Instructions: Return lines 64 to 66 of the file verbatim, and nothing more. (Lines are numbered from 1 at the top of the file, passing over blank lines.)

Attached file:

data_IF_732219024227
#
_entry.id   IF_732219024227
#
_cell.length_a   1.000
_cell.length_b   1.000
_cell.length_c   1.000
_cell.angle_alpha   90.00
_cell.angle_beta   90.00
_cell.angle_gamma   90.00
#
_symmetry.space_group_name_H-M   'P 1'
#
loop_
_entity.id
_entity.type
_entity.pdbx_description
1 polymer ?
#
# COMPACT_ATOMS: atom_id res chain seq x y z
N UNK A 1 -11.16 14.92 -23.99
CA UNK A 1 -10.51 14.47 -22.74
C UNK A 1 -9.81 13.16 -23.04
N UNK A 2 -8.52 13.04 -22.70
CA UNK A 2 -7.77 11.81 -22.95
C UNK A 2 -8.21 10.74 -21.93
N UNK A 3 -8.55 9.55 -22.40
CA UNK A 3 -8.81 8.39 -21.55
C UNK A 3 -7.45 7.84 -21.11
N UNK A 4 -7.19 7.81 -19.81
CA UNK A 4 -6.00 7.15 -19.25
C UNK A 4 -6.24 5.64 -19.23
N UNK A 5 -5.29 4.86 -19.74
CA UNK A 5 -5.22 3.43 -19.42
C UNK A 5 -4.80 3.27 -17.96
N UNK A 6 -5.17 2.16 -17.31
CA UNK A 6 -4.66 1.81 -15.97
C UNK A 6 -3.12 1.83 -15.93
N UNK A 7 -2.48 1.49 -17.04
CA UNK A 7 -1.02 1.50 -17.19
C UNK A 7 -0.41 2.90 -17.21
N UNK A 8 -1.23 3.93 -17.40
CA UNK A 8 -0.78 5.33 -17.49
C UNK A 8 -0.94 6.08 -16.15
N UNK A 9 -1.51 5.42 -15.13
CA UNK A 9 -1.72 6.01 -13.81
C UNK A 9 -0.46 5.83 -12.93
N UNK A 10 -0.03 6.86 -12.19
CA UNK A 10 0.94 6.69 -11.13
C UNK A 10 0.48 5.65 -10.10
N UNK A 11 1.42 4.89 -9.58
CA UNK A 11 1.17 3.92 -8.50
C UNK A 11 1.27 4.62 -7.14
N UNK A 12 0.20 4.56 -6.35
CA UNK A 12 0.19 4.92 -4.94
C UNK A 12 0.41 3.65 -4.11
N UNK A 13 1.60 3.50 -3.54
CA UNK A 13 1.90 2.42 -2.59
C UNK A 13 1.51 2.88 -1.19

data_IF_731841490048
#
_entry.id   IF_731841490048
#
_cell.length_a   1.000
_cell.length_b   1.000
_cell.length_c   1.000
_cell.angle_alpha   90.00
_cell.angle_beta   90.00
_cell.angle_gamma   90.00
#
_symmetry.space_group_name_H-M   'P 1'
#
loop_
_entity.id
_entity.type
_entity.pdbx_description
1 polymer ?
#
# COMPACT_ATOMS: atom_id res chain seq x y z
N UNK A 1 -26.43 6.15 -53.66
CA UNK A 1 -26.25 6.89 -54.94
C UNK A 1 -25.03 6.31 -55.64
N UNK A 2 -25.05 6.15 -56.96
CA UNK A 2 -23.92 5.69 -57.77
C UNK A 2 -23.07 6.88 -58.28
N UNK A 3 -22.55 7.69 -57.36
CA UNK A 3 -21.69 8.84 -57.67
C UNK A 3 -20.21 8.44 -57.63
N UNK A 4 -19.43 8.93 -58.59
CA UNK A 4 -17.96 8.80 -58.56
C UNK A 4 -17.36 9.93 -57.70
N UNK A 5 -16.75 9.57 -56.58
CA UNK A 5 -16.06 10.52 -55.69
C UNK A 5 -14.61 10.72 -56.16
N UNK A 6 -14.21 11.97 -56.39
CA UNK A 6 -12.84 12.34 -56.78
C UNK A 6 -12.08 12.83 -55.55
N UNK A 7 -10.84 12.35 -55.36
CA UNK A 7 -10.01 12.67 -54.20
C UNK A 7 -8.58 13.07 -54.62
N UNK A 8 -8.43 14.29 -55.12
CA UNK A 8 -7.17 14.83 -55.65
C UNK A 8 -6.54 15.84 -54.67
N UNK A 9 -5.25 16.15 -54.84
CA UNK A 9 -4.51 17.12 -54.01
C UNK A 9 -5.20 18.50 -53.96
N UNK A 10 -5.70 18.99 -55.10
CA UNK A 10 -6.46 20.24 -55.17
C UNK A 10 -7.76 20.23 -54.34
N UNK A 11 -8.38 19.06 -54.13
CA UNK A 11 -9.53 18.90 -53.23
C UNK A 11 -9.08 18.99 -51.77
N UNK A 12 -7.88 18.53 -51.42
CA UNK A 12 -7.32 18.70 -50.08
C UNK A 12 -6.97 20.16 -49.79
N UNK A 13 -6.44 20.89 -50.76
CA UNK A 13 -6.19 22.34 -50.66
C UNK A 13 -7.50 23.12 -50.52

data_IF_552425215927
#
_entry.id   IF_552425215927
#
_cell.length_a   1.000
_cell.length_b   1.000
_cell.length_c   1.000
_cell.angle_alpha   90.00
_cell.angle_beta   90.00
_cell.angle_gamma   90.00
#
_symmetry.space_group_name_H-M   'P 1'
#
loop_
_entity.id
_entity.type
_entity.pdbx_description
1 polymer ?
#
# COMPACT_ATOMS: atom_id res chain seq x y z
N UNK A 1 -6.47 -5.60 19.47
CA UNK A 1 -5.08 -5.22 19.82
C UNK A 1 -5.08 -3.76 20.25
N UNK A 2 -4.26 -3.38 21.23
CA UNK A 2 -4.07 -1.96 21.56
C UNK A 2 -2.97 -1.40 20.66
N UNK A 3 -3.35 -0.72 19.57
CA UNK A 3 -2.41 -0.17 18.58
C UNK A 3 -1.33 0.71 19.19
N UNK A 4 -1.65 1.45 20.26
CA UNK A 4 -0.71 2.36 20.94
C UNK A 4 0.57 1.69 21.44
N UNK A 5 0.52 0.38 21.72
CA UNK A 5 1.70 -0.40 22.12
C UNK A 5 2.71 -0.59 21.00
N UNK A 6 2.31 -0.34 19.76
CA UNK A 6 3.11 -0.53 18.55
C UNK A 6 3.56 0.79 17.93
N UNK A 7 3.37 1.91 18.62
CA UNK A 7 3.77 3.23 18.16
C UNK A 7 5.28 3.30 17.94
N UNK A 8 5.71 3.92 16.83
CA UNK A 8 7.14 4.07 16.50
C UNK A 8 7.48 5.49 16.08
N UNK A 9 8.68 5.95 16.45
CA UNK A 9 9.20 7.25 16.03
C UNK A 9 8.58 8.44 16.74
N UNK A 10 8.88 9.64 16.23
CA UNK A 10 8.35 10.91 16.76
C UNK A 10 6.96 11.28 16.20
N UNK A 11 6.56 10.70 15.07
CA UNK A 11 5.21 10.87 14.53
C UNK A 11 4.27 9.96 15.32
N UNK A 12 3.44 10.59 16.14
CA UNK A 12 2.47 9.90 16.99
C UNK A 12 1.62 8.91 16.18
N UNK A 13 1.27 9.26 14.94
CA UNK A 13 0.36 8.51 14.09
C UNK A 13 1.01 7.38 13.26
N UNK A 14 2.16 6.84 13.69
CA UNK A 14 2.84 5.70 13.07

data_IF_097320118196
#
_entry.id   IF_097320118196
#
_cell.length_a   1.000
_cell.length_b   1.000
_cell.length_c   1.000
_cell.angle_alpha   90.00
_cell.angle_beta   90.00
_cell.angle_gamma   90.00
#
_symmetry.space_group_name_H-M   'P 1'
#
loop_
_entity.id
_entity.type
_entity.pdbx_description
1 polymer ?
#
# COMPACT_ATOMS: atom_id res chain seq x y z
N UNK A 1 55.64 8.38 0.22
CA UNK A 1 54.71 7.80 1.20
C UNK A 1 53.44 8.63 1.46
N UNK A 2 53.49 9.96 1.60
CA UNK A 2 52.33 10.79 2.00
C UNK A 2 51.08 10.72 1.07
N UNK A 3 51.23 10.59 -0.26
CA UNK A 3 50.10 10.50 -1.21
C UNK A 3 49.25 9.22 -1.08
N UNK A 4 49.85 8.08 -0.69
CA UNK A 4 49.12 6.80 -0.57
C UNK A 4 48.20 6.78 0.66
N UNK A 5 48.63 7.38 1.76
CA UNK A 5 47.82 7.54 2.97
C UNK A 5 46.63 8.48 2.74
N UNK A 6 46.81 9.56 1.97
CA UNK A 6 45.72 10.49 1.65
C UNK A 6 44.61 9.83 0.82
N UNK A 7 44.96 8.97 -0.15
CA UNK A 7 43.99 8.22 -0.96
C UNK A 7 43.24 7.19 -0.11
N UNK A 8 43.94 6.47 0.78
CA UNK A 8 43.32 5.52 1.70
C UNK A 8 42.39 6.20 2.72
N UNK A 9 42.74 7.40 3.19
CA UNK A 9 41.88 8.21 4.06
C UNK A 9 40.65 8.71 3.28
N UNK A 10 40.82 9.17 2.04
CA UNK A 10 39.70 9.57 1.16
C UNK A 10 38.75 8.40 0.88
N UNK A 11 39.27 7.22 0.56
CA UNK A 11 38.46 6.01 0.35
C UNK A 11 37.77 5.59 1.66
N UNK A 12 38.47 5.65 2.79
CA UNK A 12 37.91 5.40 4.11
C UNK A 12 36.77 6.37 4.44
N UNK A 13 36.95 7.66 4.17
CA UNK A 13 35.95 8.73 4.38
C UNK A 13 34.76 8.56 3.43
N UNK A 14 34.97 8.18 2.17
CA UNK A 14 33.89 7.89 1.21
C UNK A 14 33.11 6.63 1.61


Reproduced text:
_cell.length_a   1.000
_cell.length_b   1.000
_cell.length_c   1.000